The Gatehouse

Words by Mary McEvoy Caroll

The Barron-Latham-Hopkins Gate Lodge, or the Gatehouse, is the oldest structure in Menlo Park and one of only three buildings in Menlo Park on the National Register of Historic Places. It’s also the last remaining gate lodge, complete with gate, in the state of California.

Located on Ravenswood Avenue, the Gatehouse was built in 1864 by William Eustace Barron as the entrance lodge for a 40-room mansion on a 280-acre estate. Several changes of ownership later, in 1888, the property was deeded as a wedding gift to Timothy Hopkins, adopted son of railroad baron Mark Hopkins and founder of the Sunset Seed and Plant Company.

After the 1906 earthquake rendered the main house uninhabitable, Hopkins renovated the Gatehouse as a summer residence, which was used by his family until 1941. Hopkins bequeathed the entire estate to Stanford University. As only the Gatehouse and gate remained usable, the University demolished or sold all other buildings to make room for an Army hospital.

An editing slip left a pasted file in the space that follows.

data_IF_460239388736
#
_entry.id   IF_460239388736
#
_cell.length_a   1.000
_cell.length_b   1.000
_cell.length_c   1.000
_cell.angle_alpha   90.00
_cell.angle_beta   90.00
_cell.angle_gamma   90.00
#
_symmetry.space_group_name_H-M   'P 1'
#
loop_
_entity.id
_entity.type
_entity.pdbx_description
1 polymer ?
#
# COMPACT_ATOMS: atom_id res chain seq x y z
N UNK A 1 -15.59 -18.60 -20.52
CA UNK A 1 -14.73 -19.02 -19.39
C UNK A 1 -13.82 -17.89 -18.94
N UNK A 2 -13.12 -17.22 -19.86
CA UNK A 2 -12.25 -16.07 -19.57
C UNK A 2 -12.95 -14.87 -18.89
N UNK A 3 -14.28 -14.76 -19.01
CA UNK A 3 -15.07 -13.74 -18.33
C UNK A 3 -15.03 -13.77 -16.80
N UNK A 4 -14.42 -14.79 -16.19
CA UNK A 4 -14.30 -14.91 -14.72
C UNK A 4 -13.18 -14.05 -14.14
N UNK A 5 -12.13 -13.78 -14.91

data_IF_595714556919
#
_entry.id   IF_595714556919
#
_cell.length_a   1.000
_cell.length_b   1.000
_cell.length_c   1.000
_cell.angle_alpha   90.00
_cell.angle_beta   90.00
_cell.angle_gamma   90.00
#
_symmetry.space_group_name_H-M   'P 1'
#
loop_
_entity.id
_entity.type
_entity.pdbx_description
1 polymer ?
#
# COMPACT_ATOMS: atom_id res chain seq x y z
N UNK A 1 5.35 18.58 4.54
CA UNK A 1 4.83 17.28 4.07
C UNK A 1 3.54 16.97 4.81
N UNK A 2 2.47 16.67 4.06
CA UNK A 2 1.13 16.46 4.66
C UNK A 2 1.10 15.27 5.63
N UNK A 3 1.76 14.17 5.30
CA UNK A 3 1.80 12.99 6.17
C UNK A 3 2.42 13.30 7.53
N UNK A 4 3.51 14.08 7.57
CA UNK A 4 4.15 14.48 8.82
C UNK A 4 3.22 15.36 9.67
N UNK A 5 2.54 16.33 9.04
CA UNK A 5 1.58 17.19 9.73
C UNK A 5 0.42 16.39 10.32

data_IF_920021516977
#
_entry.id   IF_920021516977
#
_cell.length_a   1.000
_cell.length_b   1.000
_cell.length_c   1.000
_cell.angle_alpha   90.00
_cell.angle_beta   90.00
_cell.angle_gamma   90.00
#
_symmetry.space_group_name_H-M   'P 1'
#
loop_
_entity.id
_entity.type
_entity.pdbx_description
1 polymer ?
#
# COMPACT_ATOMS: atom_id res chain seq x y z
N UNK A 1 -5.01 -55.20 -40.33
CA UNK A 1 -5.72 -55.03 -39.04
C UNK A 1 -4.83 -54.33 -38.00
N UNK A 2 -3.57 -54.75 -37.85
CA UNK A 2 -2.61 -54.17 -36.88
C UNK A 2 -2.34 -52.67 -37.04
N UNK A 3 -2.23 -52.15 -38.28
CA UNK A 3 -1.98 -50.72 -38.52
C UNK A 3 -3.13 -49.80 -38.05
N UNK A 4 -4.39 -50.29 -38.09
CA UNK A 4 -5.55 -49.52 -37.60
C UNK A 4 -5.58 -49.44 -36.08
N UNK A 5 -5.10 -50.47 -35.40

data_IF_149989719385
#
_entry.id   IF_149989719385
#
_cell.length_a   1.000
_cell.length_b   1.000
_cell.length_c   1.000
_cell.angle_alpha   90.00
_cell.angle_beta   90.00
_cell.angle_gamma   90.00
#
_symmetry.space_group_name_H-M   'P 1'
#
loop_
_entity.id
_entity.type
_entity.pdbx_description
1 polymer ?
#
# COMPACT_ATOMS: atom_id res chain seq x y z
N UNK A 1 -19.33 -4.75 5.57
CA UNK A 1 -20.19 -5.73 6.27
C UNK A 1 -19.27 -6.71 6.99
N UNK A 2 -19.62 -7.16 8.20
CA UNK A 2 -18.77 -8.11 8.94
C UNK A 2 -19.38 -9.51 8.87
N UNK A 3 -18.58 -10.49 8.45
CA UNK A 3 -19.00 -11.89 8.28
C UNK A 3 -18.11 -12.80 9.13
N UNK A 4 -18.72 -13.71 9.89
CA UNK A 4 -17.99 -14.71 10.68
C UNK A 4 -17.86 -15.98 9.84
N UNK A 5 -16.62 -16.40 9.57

In an interesting bit of trivia, Universal Studios bought the disassembled mansion and stables for use as movie sets. Interiors of the main house were used in films including Hitchcock’s 1960 masterpiece Psycho and 1964’s The Unsinkable Molly Brown. 

After the hospital closed in 1946, the Gatehouse was leased as a private residence. In 1968, it was bought by the City of Menlo Park and has served as headquarters to the Junior League of Palo Alto•Mid Peninsula (JLPA•MP) since 1970. Leased exclusively to the JLPA•MP since the mid-1990s, the Gatehouse is available for event rentals.